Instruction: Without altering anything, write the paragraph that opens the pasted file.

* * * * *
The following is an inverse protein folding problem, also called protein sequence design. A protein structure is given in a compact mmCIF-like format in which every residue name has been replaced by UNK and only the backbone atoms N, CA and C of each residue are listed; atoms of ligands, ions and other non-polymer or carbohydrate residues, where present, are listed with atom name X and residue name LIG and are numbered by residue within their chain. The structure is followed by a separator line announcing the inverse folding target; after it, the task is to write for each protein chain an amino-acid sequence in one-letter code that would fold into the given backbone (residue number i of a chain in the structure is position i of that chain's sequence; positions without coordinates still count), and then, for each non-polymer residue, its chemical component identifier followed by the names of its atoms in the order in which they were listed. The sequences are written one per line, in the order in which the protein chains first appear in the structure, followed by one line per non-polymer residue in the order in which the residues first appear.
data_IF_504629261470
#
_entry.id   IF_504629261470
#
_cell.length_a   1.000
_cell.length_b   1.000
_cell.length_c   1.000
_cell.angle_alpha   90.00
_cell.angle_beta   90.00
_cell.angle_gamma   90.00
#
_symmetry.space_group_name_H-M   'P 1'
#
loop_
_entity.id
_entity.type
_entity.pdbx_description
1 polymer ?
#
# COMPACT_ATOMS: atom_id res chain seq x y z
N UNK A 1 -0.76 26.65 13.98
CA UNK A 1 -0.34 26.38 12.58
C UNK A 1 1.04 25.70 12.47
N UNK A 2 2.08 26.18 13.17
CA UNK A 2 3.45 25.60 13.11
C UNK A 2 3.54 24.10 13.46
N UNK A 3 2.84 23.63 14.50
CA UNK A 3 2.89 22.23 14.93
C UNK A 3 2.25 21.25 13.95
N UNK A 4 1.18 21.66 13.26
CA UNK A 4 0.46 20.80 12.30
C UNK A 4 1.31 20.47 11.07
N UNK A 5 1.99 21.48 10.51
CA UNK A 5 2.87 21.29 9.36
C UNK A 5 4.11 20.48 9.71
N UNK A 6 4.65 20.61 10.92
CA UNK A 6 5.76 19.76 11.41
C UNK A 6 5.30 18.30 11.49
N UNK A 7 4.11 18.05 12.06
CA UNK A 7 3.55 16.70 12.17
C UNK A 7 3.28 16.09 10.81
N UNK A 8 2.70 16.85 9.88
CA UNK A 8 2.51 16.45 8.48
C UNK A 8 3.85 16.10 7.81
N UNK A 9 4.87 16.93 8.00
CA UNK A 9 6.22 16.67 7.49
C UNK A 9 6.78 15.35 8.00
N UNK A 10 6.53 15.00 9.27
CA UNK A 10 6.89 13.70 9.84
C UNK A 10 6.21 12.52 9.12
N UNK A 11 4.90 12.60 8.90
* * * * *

The following is an inverse protein folding problem, also called protein sequence design. A protein structure is given in a compact mmCIF-like format in which every residue name has been replaced by UNK and only the backbone atoms N, CA and C of each residue are listed; atoms of ligands, ions and other non-polymer or carbohydrate residues, where present, are listed with atom name X and residue name LIG and are numbered by residue within their chain. The structure is followed by a separator line announcing the inverse folding target; after it, the task is to write for each protein chain an amino-acid sequence in one-letter code that would fold into the given backbone (residue number i of a chain in the structure is position i of that chain's sequence; positions without coordinates still count), and then, for each non-polymer residue, its chemical component identifier followed by the names of its atoms in the order in which they were listed. The sequences are written one per line, in the order in which the protein chains first appear in the structure, followed by one line per non-polymer residue in the order in which the residues first appear.